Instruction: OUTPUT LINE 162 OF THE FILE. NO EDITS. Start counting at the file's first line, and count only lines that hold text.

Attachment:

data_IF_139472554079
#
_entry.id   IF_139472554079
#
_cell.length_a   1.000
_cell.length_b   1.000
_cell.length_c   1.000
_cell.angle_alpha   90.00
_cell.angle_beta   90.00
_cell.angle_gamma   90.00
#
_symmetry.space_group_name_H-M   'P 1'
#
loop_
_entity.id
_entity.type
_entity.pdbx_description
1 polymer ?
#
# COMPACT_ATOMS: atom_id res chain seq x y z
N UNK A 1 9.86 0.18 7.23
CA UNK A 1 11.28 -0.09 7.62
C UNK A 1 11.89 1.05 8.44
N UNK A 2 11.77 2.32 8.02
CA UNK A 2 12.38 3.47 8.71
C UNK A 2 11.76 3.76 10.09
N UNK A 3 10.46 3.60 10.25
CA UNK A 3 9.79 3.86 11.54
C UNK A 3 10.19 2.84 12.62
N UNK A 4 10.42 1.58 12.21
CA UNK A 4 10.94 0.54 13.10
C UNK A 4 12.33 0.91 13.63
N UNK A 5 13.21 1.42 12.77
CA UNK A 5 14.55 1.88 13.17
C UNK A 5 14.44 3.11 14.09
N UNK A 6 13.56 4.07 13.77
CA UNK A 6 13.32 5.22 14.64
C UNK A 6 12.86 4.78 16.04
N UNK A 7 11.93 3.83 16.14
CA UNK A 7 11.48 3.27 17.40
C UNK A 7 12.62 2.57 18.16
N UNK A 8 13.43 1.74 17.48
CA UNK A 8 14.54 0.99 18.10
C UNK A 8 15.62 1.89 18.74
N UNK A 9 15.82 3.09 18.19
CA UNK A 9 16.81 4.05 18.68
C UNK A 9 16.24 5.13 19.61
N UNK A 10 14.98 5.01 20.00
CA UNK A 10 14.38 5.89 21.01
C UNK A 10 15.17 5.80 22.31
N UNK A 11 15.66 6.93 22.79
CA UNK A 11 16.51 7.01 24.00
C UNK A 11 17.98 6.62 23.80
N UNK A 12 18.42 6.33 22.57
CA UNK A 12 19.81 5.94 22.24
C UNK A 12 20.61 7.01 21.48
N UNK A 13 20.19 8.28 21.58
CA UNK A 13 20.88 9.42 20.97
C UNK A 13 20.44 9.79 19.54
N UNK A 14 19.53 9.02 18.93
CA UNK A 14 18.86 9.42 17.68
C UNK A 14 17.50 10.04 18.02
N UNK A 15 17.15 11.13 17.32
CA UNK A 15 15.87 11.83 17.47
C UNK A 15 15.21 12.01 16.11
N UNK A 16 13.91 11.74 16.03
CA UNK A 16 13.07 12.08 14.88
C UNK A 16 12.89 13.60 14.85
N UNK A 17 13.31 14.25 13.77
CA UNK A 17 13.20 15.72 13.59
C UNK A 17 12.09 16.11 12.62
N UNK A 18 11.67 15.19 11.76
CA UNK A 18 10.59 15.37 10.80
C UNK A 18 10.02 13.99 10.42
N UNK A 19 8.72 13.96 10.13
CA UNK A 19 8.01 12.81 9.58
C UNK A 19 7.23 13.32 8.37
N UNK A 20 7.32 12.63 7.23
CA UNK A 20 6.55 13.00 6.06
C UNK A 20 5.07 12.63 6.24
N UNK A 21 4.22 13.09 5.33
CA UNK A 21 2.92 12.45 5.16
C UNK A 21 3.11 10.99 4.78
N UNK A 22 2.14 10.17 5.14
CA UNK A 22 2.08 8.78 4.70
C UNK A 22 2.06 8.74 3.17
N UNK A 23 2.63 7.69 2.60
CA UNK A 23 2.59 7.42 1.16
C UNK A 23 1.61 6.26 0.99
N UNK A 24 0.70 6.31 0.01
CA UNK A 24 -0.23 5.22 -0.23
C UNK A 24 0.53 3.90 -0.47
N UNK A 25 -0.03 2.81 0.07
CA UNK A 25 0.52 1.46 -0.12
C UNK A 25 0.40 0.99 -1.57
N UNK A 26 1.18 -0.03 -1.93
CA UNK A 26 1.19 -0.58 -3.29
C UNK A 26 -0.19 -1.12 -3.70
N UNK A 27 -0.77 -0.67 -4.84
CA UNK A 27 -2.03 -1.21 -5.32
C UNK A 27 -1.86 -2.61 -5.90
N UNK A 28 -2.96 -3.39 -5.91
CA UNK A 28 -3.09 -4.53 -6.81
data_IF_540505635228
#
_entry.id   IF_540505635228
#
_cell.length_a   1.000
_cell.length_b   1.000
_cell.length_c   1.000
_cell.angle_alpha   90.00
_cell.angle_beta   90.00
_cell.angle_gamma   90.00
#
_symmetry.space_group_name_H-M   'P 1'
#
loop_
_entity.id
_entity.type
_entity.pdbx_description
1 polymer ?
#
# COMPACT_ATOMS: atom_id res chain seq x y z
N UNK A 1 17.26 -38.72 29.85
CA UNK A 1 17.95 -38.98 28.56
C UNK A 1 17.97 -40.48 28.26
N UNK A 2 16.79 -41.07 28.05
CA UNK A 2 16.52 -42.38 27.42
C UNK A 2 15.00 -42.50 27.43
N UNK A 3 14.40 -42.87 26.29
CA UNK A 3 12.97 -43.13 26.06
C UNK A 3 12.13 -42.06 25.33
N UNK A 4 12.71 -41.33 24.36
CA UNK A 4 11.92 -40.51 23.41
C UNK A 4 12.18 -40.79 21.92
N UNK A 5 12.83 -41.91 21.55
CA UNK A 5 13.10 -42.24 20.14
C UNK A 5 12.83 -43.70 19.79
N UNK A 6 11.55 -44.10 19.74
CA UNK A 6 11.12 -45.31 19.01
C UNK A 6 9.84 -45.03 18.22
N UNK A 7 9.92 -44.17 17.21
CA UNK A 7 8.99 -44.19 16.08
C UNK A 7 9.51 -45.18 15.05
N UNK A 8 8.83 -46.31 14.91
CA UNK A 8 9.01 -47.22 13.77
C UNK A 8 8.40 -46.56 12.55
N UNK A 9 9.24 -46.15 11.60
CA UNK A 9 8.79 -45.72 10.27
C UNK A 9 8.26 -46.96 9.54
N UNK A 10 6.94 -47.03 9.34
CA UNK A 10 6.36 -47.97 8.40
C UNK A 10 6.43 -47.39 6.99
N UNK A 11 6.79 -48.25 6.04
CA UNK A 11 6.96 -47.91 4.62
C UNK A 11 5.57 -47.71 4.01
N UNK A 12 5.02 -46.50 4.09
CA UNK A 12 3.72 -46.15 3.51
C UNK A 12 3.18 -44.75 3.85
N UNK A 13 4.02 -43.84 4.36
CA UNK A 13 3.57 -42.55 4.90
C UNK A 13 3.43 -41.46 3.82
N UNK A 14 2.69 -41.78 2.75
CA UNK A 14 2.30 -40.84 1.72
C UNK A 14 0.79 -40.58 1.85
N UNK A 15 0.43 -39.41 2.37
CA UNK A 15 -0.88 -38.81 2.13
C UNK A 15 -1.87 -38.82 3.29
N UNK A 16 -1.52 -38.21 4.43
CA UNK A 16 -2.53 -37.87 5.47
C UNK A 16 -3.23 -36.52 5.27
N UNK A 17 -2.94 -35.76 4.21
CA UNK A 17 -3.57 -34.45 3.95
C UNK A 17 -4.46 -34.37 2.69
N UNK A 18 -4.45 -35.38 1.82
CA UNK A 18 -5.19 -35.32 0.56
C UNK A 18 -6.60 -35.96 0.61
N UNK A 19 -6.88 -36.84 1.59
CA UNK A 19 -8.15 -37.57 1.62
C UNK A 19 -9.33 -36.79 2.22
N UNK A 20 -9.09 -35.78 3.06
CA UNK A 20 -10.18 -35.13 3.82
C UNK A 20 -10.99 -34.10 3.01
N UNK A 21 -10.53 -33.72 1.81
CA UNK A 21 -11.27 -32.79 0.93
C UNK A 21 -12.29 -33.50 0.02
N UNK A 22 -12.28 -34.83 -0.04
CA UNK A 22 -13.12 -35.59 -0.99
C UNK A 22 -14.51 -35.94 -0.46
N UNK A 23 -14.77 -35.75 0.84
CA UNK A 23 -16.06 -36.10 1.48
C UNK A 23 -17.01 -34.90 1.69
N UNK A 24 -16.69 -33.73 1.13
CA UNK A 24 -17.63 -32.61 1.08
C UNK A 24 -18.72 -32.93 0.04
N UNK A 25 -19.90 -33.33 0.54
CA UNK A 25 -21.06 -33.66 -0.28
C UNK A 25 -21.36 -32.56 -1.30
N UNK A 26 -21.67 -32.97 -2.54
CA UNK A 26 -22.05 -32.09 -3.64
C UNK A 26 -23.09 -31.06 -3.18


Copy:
C UNK A 13 3.43 -41.46 3.82